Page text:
Baking Bread at Home
Credit Jamie Oliver
About this Recipe
“Homemade bread is easy to make, impressive and versatile. It doesn’t matter if you make it regularly or only for special occasions, it’s your bread and it has its own character. Once you’ve made one of these breads I know you’ll try more, and then you’ll really have cracked it! This is such a good recipe. One basic set of ingredients, split up into stages so that you can use any of the variations at the correct stage. ”
- 20 g fresh yeast , or 2 × 7g sachets of dried yeast
- 20 g runny honey
- 500 g strong bread flour , plus extra for dusting
- 500 g fine semolina flour , plus extra for dusting (if you can’t get hold of any semolina flour, plain flour will do)
You can do steps 2, 3 and 4 in a free-standing mixer if you like, using the dough hook attachment.
When the bread is proving, the yeast is feeding on the honey in the warmth of the tepid water. In theory the three things that all bacteria need to grow are heat, moisture and food. Any excess of these three things will kill the yeast (as well as salt, which seasons the bread – it’s not half so nice without it, but it does slow down the proving to some extent).
The important thing is not to lose your confidence when it comes to cooking the bread; if you don’t think the dough has proved enough, leave it a bit longer and check the warmth or for any draughts.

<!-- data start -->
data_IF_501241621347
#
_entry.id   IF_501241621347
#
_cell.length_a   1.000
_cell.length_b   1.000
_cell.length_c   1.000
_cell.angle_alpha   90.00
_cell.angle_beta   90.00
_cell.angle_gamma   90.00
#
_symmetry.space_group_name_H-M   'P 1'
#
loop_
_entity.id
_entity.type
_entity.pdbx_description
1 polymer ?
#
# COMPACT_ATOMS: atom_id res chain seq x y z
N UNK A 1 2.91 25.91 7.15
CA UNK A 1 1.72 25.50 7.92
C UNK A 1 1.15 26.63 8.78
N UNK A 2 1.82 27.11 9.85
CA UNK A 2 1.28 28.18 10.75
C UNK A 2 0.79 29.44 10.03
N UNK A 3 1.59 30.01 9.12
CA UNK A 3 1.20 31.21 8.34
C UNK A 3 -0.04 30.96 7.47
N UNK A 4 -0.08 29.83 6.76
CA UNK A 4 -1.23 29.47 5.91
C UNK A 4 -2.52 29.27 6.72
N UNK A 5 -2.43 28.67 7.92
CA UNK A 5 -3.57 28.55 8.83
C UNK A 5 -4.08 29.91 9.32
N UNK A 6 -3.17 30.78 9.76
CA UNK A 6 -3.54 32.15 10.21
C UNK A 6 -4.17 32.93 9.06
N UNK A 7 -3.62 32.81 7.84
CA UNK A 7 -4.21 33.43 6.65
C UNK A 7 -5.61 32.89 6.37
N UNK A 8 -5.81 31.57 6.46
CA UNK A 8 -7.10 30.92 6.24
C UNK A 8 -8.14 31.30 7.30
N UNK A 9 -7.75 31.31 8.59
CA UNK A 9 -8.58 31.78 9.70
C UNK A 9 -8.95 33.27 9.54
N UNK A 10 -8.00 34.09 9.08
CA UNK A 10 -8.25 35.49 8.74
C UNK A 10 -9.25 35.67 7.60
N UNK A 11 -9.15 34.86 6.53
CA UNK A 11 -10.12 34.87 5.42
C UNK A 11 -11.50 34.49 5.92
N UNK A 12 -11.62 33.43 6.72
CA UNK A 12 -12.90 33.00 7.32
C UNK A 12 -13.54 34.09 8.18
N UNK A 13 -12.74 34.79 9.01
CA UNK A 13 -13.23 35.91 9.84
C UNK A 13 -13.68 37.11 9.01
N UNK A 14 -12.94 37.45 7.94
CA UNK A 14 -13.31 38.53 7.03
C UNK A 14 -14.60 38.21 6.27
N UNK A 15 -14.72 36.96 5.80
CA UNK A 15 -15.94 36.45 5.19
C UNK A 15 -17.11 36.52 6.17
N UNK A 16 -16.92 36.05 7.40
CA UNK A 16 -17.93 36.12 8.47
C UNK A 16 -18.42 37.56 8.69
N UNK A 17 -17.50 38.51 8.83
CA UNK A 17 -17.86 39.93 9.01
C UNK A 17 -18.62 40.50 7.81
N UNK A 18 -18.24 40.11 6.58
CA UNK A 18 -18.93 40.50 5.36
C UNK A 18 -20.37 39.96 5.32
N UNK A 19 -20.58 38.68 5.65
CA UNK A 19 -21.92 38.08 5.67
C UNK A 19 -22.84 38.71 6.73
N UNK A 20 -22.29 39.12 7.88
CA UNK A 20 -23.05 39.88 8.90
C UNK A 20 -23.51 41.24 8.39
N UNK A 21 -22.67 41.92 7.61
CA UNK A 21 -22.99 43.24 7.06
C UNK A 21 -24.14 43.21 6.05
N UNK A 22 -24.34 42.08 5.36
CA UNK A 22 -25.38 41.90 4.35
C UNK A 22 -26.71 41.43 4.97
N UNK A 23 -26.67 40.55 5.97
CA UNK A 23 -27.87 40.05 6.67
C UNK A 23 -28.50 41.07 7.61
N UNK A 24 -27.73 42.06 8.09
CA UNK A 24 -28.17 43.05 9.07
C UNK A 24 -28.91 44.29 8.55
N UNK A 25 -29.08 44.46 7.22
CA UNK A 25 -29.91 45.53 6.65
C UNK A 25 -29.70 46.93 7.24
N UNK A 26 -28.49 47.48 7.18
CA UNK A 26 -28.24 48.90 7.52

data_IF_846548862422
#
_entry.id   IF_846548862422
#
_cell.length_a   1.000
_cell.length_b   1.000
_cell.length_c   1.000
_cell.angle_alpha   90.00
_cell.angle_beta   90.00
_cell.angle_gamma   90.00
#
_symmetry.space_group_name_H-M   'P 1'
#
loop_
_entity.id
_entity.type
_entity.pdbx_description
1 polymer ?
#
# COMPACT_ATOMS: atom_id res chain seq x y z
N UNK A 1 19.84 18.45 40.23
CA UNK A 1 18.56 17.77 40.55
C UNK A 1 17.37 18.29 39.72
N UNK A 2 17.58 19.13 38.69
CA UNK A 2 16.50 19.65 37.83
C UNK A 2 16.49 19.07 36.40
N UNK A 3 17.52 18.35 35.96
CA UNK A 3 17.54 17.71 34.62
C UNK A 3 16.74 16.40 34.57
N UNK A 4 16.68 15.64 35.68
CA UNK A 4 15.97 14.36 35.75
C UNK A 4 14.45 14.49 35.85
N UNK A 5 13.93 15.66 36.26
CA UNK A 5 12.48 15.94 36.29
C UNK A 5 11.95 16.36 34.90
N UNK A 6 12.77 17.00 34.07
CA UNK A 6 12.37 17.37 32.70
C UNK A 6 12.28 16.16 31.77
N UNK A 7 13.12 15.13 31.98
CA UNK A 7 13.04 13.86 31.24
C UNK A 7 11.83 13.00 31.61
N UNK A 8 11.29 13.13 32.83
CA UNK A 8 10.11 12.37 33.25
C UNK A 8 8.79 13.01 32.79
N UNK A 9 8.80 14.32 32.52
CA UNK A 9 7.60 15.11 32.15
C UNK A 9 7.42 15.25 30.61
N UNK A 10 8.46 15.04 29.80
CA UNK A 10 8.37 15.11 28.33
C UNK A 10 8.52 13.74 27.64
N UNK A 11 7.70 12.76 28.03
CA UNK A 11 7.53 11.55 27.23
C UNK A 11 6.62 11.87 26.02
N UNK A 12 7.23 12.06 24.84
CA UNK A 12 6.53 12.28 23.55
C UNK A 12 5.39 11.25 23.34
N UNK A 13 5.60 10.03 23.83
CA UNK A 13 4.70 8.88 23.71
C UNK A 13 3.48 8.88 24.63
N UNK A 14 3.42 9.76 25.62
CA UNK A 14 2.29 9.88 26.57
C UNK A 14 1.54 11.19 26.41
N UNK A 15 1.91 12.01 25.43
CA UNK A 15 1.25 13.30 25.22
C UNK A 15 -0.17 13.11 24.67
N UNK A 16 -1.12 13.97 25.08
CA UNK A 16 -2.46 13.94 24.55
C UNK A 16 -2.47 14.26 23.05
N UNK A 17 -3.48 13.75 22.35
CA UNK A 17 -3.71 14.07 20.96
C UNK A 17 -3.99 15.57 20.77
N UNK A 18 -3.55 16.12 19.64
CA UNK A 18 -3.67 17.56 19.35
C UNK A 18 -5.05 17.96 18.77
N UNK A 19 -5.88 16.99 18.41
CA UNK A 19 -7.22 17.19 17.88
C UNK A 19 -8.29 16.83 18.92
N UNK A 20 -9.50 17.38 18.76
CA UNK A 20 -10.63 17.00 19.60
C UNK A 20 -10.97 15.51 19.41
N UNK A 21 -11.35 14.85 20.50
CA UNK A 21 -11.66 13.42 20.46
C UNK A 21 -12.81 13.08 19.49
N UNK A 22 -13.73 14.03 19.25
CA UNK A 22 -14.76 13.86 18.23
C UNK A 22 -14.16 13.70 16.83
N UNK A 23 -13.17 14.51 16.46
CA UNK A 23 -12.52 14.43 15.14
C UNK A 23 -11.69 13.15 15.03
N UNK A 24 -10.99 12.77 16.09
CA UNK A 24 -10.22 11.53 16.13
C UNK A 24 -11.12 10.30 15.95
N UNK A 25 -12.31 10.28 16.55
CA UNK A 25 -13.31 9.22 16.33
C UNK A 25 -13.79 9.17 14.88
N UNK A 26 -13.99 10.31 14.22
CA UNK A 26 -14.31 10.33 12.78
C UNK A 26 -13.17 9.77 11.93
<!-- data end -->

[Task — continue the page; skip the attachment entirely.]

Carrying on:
Step by Step Instructions
Dissolve the yeast and honey in 325ml of tepid water.
On your largest available clean surface (even a big bowl will do if surfaces are limited), make a pile of the flour, semolina flour and 10g of sea salt. With one hand, make a well in the centre. (If possible, it is preferable to warm the flour and semolina flour.)
Pour all the dissolved yeast mixture into the centre and with four fingers of one hand make circular movements, from the centre working outwards, slowly bringing in the dry ingredients until all the yeast mixture is soaked up. Pour another 300ml of tepid water into the centre and gradually incorporate all the flour to make a dough. (Certain flours may need a little more water, so don’t be afraid to adjust the quantities
Kneading! This is the best bit, just rolling, pushing and folding the dough over and over for 5 minutes. This develops the structure of the dough and the gluten. If any of the dough sticks to your hands, just rub them together with a little extra flour.
Flour both your hands now, and lightly flour the top of the dough. Make it into a roundish shape and place on a baking tray. Score the dough with a knife – this allows it to relax and prove more quickly.
Leave the bread to prove for the first time. Basically we want it to double in size. You want a warm, draught-free place for the quickest prove, for example near the cooker, in the airing cupboard, in the plate warmer of a cooker or just in a warm room, and you can cover it with a clean damp tea towel. This proving process matures the flour flavour and should take
Right, it’s double the size and time to knock it back. Knead and punch the dough, knocking all the air out of it, for about a minute.
Shape the dough into whatever shape you want – round, flat, filled, or whatever – and leave to prove a second time in a warm place until the dough is double its size. Preheat the oven to 220°C/425°F/gas 7.
Now it’s time to cook your loaf. After all your hard work, don’t spoil your efforts. You want to keep the air inside the loaf, so don’t knock it, put it very gently into the oven and don’t slam the door.
Bake for 20 to 25 minutes, or until it’s cooked. You can tell if it’s cooked by tapping its bottom (if it’s in a tin you’ll have to take it out) – if it sounds hollow it’s cooked; if it doesn’t, pop it back in for a little longer
Place the bread on a wire rack to cool. You’re going to love this bread!